Let’s Compare!


Hello everyone,

***Update 8/6/14: I updated the eyeshadow and blush brushes, and added powder and highlighter brushes***

I have wanted to, for a while, make a sort of “English catalog”, where you can easily compare the brushes side-by-side. At this current time, we only have a Japanese catalog, so our website serves as our English catalog, but the brushes are not listed side-by-side. In particular, I wanted to line up the brushes by type, so you could get more of a feel of the size and shape of brushes in relation to others of the same function, because when viewing online it is hard to envision these dimensions, even when those figures are written about each brush.

I have currently finished two sets, and I will be adding more when I am able to. I wanted to make a couple of notes about these before I post them.
**Please note about this “online catalog”:**
1.) This has been made for informational purposes only. Brush sizes and shapes may vary. These are pictures of four-dimensional items, so they may not look exactly like the brushes in person. (What I have noticed most is they are, of course, fluffier in person.) Besides, each brush is hand made, so even if you buy the same brush, they may not look exactly the same. I took photographs we have and compared them one-by-one with the brushes in our showroom. ALWAYS rely on the dimensions listed on the website.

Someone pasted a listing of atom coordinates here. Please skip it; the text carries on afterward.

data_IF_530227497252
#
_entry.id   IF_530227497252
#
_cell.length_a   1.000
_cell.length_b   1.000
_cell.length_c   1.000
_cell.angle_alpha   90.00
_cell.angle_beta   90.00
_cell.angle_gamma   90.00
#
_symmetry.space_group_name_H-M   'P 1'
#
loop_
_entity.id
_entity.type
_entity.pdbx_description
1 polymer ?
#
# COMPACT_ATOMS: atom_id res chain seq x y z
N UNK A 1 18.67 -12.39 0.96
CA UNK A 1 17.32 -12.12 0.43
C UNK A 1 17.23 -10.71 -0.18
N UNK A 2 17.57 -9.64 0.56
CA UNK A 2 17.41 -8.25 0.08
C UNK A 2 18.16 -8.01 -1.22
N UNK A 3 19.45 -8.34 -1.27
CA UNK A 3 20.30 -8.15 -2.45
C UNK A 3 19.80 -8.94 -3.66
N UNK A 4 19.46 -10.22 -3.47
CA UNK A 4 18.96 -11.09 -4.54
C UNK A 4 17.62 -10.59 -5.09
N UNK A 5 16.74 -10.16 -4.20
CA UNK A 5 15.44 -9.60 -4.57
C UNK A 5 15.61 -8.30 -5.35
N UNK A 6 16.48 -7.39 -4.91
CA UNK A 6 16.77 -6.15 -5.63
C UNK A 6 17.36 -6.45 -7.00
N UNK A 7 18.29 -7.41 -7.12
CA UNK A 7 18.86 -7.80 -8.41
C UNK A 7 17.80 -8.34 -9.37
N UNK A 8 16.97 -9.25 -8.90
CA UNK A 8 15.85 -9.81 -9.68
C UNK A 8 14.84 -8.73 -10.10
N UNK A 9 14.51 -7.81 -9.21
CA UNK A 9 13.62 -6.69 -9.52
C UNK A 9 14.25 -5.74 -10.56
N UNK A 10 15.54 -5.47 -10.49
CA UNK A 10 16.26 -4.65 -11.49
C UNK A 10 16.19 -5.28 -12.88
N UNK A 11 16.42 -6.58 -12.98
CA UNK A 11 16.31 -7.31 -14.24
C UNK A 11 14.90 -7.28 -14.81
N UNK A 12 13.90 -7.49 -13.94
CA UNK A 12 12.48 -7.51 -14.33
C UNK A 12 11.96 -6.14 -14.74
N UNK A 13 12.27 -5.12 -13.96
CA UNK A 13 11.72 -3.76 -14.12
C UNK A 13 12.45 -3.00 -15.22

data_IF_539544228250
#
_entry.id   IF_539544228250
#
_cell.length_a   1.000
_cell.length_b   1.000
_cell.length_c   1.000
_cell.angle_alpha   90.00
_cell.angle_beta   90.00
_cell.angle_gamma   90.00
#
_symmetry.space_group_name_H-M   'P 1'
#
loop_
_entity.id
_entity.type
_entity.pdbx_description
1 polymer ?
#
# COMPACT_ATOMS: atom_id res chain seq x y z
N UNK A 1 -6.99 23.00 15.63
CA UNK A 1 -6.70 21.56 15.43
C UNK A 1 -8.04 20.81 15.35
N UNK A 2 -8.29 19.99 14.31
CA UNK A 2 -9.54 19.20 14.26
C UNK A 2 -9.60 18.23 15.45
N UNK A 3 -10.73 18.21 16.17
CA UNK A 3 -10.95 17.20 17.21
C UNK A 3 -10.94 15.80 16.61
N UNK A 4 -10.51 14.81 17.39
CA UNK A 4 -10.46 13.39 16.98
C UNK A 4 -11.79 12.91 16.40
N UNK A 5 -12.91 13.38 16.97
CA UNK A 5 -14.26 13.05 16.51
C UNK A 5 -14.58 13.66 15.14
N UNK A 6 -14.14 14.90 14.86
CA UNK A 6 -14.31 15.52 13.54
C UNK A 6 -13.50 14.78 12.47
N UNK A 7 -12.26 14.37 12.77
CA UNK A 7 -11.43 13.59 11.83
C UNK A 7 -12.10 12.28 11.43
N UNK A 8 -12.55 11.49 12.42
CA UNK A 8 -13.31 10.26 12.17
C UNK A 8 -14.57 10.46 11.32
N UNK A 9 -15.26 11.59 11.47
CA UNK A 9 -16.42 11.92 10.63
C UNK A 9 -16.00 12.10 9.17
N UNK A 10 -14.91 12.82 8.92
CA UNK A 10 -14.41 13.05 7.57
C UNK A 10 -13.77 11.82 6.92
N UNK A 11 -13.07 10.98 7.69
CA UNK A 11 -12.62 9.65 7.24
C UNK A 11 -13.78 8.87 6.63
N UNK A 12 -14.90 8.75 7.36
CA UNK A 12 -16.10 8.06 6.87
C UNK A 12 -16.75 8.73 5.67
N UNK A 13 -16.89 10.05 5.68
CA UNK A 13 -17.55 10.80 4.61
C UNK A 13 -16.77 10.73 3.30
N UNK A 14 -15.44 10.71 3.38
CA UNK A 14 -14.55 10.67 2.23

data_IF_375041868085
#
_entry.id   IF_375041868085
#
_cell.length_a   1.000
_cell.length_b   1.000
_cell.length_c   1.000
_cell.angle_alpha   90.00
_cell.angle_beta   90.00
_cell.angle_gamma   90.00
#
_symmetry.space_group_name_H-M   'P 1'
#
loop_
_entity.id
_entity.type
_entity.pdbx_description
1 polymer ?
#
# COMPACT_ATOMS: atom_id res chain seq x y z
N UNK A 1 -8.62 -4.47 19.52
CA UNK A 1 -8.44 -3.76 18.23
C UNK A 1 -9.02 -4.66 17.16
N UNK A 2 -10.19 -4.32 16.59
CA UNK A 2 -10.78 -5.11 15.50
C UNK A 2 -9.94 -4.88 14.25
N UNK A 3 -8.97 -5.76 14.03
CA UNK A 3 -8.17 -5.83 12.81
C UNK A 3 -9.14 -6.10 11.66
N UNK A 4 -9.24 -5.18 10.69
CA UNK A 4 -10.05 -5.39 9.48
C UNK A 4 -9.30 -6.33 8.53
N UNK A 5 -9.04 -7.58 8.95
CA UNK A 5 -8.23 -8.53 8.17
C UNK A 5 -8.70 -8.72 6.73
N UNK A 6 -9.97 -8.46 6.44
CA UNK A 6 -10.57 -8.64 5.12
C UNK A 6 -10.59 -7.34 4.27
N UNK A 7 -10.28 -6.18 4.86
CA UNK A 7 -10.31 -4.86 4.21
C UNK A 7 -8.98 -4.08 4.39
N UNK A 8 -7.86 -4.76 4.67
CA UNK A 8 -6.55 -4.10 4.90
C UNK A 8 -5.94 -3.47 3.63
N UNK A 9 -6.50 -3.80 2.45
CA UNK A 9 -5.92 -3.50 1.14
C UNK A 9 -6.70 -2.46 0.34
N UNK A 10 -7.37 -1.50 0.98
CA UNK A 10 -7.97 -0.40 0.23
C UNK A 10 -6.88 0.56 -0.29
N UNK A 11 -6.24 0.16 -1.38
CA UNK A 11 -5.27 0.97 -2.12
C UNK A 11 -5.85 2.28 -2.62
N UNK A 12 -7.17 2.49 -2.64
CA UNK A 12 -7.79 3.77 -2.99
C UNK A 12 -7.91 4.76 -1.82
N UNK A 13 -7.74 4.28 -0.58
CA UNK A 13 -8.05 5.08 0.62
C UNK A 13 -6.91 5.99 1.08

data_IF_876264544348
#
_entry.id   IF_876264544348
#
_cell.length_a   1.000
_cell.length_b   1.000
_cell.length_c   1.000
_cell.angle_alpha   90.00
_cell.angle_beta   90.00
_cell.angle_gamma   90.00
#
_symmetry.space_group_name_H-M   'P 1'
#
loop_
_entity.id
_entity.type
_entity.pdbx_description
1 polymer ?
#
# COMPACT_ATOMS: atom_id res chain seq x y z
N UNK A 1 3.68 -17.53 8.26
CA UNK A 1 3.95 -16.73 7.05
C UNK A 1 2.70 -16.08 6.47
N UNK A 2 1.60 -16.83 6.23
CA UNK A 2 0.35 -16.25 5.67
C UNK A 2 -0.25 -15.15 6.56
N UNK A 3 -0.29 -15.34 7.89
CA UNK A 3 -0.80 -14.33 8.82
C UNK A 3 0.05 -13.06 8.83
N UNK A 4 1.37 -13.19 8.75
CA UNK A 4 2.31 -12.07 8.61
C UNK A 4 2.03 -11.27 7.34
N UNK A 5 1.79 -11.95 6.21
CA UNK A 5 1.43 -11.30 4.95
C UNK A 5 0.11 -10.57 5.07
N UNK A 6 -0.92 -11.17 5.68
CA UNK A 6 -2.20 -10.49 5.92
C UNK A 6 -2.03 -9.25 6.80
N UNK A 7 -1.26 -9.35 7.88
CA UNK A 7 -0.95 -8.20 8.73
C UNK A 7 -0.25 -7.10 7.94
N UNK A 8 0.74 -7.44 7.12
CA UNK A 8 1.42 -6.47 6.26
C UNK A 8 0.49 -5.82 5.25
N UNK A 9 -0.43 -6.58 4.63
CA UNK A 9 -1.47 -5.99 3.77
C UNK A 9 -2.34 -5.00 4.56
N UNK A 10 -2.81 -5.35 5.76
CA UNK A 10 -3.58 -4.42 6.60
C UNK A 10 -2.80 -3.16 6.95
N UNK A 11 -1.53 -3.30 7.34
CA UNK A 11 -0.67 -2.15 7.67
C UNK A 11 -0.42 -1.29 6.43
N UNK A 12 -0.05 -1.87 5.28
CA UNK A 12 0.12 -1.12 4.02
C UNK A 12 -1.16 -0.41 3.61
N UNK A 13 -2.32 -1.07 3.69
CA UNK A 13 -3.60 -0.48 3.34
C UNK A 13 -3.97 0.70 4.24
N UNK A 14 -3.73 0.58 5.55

2.) The photographs are of the Japanese brushes; the heads (tops) are the same, but the handles might be different. (The handles are not shown in full anyway.) For example, the brushes in Japan are primarily SM, or medium size. The brushes at Hakuhodo USA are primarily SL, or large size. (Except for a few in the G series, which are the same in Japan and the USA.) Again, we are comparing the heads here, so it doesn’t really matter, but I wanted to just note this.
3.) I have taken the liberty of organizing some brushes as I see fit. For example, the Kokutan Eyeshadow C is listed as an “eyeshadow” brush, but I have put it with the highlighters because of its size (and it is the same top as G528 which is a highlighter brush). I did the same thing with G5537 and G5538. There are also a couple large blush brushes that I have saved for the powder series.
4.) You should be able to compare between series. I have matched them all up. I am not sure about the cut of the crop, because I did them separately, but the dimensions should be parallel.

That is it, for now! I hope these images help making choosing the perfect makeup brush simpler, and dare I say it, fun! 🙂

Powder Brushes:

Blush Brushes:

Highlighter Brushes:

Eyeshadow Brushes:

Happy browsing,
Hakuhodo USA


How are the series different?




Hello Hakuhodians!

This is the question that is asked most often. Looking at our series, one can understand why! We have a total of seven series: S100, J Series, K Series, G Series, Kokutan Series, Basic Series, 200 Series, plus Japanese traditional brushes, kinoko (kabuki) brushes, fan brushes, and portable brushes.

With all these series, it can be hard to know where to start. (More on this later.) However, the most important thing to understand is: every brush head is the same, high quality, no matter what handle.